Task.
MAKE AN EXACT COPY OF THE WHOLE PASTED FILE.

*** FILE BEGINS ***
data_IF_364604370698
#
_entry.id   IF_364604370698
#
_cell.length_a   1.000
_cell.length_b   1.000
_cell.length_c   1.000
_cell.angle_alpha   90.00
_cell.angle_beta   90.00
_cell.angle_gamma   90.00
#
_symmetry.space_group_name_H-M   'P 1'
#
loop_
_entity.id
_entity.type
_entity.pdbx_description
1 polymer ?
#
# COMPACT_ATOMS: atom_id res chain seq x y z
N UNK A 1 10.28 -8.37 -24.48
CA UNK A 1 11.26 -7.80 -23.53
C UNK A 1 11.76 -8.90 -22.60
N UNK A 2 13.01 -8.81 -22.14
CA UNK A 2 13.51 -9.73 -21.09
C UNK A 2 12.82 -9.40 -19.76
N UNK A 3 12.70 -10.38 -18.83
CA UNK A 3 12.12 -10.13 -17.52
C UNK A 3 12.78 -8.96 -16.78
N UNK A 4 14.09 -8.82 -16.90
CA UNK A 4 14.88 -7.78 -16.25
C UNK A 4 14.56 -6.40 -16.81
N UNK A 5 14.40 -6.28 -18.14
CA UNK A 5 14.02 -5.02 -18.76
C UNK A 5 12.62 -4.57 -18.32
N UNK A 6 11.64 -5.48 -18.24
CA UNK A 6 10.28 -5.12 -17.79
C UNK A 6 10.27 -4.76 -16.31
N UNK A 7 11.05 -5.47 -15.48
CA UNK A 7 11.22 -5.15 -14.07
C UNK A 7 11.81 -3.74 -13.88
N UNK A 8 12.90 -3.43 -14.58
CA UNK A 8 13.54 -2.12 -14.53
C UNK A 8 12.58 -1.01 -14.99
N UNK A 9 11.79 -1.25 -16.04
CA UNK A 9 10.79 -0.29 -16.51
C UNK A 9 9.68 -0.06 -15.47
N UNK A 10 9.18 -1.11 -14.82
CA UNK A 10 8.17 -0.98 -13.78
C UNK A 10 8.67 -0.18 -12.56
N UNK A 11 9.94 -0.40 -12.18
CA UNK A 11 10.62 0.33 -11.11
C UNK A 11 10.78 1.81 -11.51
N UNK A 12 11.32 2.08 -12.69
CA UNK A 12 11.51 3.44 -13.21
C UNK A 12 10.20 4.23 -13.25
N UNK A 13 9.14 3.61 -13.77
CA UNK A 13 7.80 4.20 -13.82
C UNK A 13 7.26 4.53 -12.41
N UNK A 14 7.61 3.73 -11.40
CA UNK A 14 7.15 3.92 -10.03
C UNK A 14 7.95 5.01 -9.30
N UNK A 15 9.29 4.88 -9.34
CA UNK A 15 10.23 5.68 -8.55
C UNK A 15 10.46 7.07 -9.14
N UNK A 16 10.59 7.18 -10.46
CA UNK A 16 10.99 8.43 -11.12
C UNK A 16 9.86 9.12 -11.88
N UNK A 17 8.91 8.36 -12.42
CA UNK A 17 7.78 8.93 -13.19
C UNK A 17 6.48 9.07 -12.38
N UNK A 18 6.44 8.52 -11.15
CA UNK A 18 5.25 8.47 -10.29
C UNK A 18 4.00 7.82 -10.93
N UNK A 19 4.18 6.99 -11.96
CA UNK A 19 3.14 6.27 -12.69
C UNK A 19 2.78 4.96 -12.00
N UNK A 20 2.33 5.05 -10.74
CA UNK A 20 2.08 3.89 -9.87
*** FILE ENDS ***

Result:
data_IF_364604370698
#
_entry.id   IF_364604370698
#
_cell.length_a   1.000
_cell.length_b   1.000
_cell.length_c   1.000
_cell.angle_alpha   90.00
_cell.angle_beta   90.00
_cell.angle_gamma   90.00
#
_symmetry.space_group_name_H-M   'P 1'
#
loop_
_entity.id
_entity.type
_entity.pdbx_description
1 polymer ?
#
# COMPACT_ATOMS: atom_id res chain seq x y z
N UNK A 1 10.28 -8.37 -24.48
CA UNK A 1 11.26 -7.80 -23.53
C UNK A 1 11.76 -8.90 -22.60
N UNK A 2 13.01 -8.81 -22.14
CA UNK A 2 13.51 -9.73 -21.09
C UNK A 2 12.82 -9.40 -19.76
N UNK A 3 12.70 -10.38 -18.83
CA UNK A 3 12.12 -10.13 -17.52
C UNK A 3 12.78 -8.96 -16.78
N UNK A 4 14.09 -8.82 -16.90
CA UNK A 4 14.88 -7.78 -16.25
C UNK A 4 14.56 -6.40 -16.81
N UNK A 5 14.40 -6.28 -18.14
CA UNK A 5 14.02 -5.02 -18.76
C UNK A 5 12.62 -4.57 -18.32
N UNK A 6 11.64 -5.48 -18.24
CA UNK A 6 10.28 -5.12 -17.79
C UNK A 6 10.27 -4.76 -16.31
N UNK A 7 11.05 -5.47 -15.48
CA UNK A 7 11.22 -5.15 -14.07
C UNK A 7 11.81 -3.74 -13.88
N UNK A 8 12.90 -3.43 -14.58
CA UNK A 8 13.54 -2.12 -14.53
C UNK A 8 12.58 -1.01 -14.99
N UNK A 9 11.79 -1.25 -16.04
CA UNK A 9 10.79 -0.29 -16.51
C UNK A 9 9.68 -0.06 -15.47
N UNK A 10 9.18 -1.11 -14.82
CA UNK A 10 8.17 -0.98 -13.78
C UNK A 10 8.67 -0.18 -12.56
N UNK A 11 9.94 -0.40 -12.18
CA UNK A 11 10.62 0.33 -11.11
C UNK A 11 10.78 1.81 -11.51
N UNK A 12 11.32 2.08 -12.69
CA UNK A 12 11.51 3.44 -13.21
C UNK A 12 10.20 4.23 -13.25
N UNK A 13 9.14 3.61 -13.77
CA UNK A 13 7.80 4.20 -13.82
C UNK A 13 7.26 4.53 -12.41
N UNK A 14 7.61 3.73 -11.40
CA UNK A 14 7.15 3.92 -10.03
C UNK A 14 7.95 5.01 -9.30
N UNK A 15 9.29 4.88 -9.34
CA UNK A 15 10.23 5.68 -8.55
C UNK A 15 10.46 7.07 -9.14
N UNK A 16 10.59 7.18 -10.46
CA UNK A 16 10.99 8.43 -11.12
C UNK A 16 9.86 9.12 -11.88
N UNK A 17 8.91 8.36 -12.42
CA UNK A 17 7.78 8.93 -13.19
C UNK A 17 6.48 9.07 -12.38
N UNK A 18 6.44 8.52 -11.15
CA UNK A 18 5.25 8.47 -10.29
C UNK A 18 4.00 7.82 -10.93
N UNK A 19 4.18 6.99 -11.96
CA UNK A 19 3.14 6.27 -12.69
C UNK A 19 2.78 4.96 -12.00
N UNK A 20 2.33 5.05 -10.74
CA UNK A 20 2.08 3.89 -9.87